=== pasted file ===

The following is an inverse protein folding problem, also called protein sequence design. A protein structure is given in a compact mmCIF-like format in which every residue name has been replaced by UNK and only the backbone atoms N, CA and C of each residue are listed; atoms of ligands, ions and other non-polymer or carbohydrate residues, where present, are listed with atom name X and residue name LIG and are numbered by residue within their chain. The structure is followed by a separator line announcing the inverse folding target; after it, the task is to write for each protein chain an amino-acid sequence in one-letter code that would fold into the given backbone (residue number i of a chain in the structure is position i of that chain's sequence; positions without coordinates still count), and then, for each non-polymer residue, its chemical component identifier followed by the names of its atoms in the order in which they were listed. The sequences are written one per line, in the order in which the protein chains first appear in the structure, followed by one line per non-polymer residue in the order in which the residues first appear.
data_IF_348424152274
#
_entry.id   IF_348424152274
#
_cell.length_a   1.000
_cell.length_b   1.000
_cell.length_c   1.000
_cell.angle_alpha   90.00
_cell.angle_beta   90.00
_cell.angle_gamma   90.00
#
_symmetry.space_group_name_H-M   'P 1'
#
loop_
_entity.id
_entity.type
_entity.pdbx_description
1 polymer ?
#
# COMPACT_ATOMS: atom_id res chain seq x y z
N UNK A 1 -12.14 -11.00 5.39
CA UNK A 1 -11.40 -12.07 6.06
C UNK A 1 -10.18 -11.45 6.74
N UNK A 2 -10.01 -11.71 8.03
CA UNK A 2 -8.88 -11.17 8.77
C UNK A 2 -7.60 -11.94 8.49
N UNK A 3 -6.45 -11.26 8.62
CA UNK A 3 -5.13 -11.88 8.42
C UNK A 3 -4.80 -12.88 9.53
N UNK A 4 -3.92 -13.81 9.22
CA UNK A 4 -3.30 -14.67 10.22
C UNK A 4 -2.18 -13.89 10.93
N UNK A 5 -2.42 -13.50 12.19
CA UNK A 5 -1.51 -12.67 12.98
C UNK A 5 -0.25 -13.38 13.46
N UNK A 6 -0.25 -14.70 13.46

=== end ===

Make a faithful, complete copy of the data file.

The following is an inverse protein folding problem, also called protein sequence design. A protein structure is given in a compact mmCIF-like format in which every residue name has been replaced by UNK and only the backbone atoms N, CA and C of each residue are listed; atoms of ligands, ions and other non-polymer or carbohydrate residues, where present, are listed with atom name X and residue name LIG and are numbered by residue within their chain. The structure is followed by a separator line announcing the inverse folding target; after it, the task is to write for each protein chain an amino-acid sequence in one-letter code that would fold into the given backbone (residue number i of a chain in the structure is position i of that chain's sequence; positions without coordinates still count), and then, for each non-polymer residue, its chemical component identifier followed by the names of its atoms in the order in which they were listed. The sequences are written one per line, in the order in which the protein chains first appear in the structure, followed by one line per non-polymer residue in the order in which the residues first appear.
data_IF_348424152274
#
_entry.id   IF_348424152274
#
_cell.length_a   1.000
_cell.length_b   1.000
_cell.length_c   1.000
_cell.angle_alpha   90.00
_cell.angle_beta   90.00
_cell.angle_gamma   90.00
#
_symmetry.space_group_name_H-M   'P 1'
#
loop_
_entity.id
_entity.type
_entity.pdbx_description
1 polymer ?
#
# COMPACT_ATOMS: atom_id res chain seq x y z
N UNK A 1 -12.14 -11.00 5.39
CA UNK A 1 -11.40 -12.07 6.06
C UNK A 1 -10.18 -11.45 6.74
N UNK A 2 -10.01 -11.71 8.03
CA UNK A 2 -8.88 -11.17 8.77
C UNK A 2 -7.60 -11.94 8.49
N UNK A 3 -6.45 -11.26 8.62
CA UNK A 3 -5.13 -11.88 8.42
C UNK A 3 -4.80 -12.88 9.53
N UNK A 4 -3.92 -13.81 9.22
CA UNK A 4 -3.30 -14.67 10.22
C UNK A 4 -2.18 -13.89 10.93
N UNK A 5 -2.42 -13.50 12.19
CA UNK A 5 -1.51 -12.67 12.98
C UNK A 5 -0.25 -13.38 13.46
N UNK A 6 -0.25 -14.70 13.46